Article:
More polish than a Biedermeier commode

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When an impresario such as Victor Hochhauser books Covent Garden for a fortnight, you can be sure he has public taste in his pocket. The line-up in the Hochhauser Royal Ballet fortnight can hardly be said to break new ground: Manon in its 160th RB performance, Giselle in its 456th, and a bill of "20th-Century Masterpieces", all reheated from the season just gone. The point of Hochhauser's pick'n'mix is not just to give the public what they clearly still want more of, but to display the Royal Ballet at its best. And for the most part this is what it did, magnificently.

When an impresario such as Victor Hochhauser books Covent Garden for a fortnight, you can be sure he has public taste in his pocket. The line-up in the Hochhauser Royal Ballet fortnight can hardly be said to break new ground: Manon in its 160th RB performance, Giselle in its 456th, and a bill of "20th-Century Masterpieces", all reheated from the season just gone. The point of Hochhauser's pick'n'mix is not just to give the public what they clearly still want more of, but to display the Royal Ballet at its best. And for the most part this is what it did, magnificently.

No one buys a seat for Manon or Giselle to find out what happens in the story. They go to see individual artistry. And for all its peripheral problems, the Royal Ballet still has the clout to attract and retain world-class talent. In Manon, the mature pairing of Sylvie Guillem and Jonathan Cope elevates a potentially tawdry display of flesh and 18th-century avarice into glittering tragedy. Irek Mukhamedov, at 40 still worth his weight in grand tier tickets, supplies comic ballast and muscular rocket power.

Another mature dancer, 35-year-old Miyako Yoshida, now brings to her fondant sweetness a steely edge as Giselle: greater muscle definition, leaner lines, and a refinement of acting that overrides the limitations of her doll-like features and makes the whole body an expressive tool. Her mad scene, when the fact of Albrecht's deception sinks in, was devastating in its shuddering blankness. And her resurrection from the grave as a wili- a spirit intent on revenge - had chilling force as she shed the last of her mortal coils in that weird, helicoptered, flat-of-the-foot spin. I've not seen it so fast, so stern or so fiendish.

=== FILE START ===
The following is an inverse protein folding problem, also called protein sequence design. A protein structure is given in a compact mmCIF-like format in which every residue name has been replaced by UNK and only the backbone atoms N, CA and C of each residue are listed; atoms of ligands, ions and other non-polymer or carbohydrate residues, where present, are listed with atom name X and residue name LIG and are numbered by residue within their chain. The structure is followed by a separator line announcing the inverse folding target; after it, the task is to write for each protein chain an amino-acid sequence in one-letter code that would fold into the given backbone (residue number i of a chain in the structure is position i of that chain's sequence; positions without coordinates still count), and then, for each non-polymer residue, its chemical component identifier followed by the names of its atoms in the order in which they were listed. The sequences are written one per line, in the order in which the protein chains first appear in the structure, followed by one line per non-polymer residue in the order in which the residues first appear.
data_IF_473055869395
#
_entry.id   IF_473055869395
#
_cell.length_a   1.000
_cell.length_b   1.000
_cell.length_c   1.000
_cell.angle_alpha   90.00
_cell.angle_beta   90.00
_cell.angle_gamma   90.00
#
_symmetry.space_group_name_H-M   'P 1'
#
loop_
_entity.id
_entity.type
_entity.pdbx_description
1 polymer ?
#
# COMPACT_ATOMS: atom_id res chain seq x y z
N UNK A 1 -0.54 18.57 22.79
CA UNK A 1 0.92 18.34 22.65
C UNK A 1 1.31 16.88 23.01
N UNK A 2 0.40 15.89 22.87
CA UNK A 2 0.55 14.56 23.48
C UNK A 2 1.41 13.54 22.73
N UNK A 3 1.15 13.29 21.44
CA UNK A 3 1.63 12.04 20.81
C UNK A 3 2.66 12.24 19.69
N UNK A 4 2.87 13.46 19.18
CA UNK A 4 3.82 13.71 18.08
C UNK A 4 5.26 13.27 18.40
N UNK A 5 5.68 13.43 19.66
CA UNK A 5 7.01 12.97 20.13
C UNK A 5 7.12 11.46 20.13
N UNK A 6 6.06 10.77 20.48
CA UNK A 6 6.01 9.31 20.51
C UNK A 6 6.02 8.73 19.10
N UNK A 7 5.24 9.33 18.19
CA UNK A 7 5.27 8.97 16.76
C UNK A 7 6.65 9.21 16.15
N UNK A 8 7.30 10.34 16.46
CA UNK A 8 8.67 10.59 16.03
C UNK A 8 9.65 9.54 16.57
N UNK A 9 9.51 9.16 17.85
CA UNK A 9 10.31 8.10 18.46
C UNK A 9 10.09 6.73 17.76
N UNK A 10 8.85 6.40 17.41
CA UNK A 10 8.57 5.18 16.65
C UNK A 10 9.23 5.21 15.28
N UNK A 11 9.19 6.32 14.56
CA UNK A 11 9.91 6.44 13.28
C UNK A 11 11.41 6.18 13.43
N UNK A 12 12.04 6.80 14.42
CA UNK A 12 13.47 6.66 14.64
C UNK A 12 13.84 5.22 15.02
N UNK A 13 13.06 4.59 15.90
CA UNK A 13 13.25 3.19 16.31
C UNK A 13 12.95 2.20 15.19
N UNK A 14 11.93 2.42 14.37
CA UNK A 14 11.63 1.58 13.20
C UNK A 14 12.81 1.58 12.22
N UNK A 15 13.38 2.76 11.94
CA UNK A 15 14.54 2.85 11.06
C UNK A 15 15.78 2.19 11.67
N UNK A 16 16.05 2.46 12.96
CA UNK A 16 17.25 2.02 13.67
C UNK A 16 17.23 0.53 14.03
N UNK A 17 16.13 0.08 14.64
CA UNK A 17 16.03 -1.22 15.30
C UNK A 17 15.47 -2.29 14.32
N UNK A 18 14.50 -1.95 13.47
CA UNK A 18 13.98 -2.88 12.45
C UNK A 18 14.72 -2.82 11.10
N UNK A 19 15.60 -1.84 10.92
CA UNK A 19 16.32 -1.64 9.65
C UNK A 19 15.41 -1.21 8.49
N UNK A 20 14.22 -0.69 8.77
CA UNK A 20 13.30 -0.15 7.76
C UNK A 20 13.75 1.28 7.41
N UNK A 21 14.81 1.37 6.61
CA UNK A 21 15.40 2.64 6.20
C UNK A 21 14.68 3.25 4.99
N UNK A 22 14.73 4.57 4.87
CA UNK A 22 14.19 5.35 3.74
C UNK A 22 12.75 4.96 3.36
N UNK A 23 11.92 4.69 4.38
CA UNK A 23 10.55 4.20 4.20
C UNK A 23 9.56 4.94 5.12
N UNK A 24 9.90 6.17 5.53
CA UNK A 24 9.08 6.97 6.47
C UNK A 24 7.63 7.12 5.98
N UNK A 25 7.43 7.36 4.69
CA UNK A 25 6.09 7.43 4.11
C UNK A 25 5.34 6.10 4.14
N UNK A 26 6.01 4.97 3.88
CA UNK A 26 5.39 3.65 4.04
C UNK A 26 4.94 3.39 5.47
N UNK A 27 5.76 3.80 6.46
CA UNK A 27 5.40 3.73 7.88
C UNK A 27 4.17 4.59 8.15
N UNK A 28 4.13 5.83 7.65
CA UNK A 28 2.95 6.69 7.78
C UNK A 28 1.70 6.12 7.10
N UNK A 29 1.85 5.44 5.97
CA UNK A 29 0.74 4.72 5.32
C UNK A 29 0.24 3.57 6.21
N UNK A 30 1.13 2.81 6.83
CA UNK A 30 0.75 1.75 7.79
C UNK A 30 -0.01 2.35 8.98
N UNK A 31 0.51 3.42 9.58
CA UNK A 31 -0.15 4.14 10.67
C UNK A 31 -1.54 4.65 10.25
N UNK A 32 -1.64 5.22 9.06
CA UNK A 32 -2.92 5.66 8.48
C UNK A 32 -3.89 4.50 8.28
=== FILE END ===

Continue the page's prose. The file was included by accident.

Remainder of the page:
Too often Giselle is perceived as a stand-alone role, her male partner consigned to stand about like a lemon while she lives her desperate plight and its aftermath. But in Johan Kobborg, the Royal Ballet has at last got itself a Count Albrecht to engage with: properly aristocratic of bearing, fully three-dimensional of character, so that for once we not only follow all the ins and outs of the Act I plot, but map the waverings of Albrecht's conscience. He's guilty thrice over: deceiver of a peasant girl, deceiver of his royal fiancée, and a traitor to his class. Never before has Albrecht's discomfort on being caught out wearing the wrong kit registered so clearly or so meaningfully.

All this in addition to Kobborg's dancing, which confirms the Danes' fabled pre-eminence in the Romantic style. The buoyant leap and clean lines come pretty much as standard. But what detail! Kobborg's difficult off-centre jumps have more polish than a Biedermeier commode, his entrechats more snip and dazzle than a crimper's scissor-blades. Welcome ballet's rising superstar of the new decade. How clever of the Royal Ballet to get him.

The same note of triumph sounded in the 20th-century programme. Frederick Ashton's one-act ballet Marguerite and Armand caused much supercilious sniffing and grimacing when first revived earlier this year on the grounds that it was made for Fonteyn and Nureyev to dance and no one else. But the sniffers and grimacers were properly put in their place by the reckless ardour and brilliance of Sylvie Guillem's performance. She resembles Margot Fonteyn neither physically nor temperamentally, yet Guillem is undoubtedly as great an artist.

From the simplest, most limpidly nuanced gestures of dejection after the meeting with Armand's father (itself a beautifully judged reading by veteran David Drew), to the wild excesses of her love - flinging herself at Armand with animal abandon - Guillem's is a mesmerising performance which has gained in depth and insight since the spring. And like the gilt-edged investment that she is, Guillem has attracted more smart money in the shape of Paris Opera Ballet's Nicolas Le Riche, a great stallion of a dancer who gives Armand's high-romantic stance the meat and stature it that demands.

I can see why Fokine's 1910 Firebird might be an attraction, but in this revival its exotic fantasy looked more mimsy than a Rupert Bear adventure. It took Jerome Robbin's surreally hilarious The Concert to put the evening back on track: Darcey Bussell engagingly dippy, Johan Kobborg a manic cigar-chomping lech, the whole company having an absolute ball.

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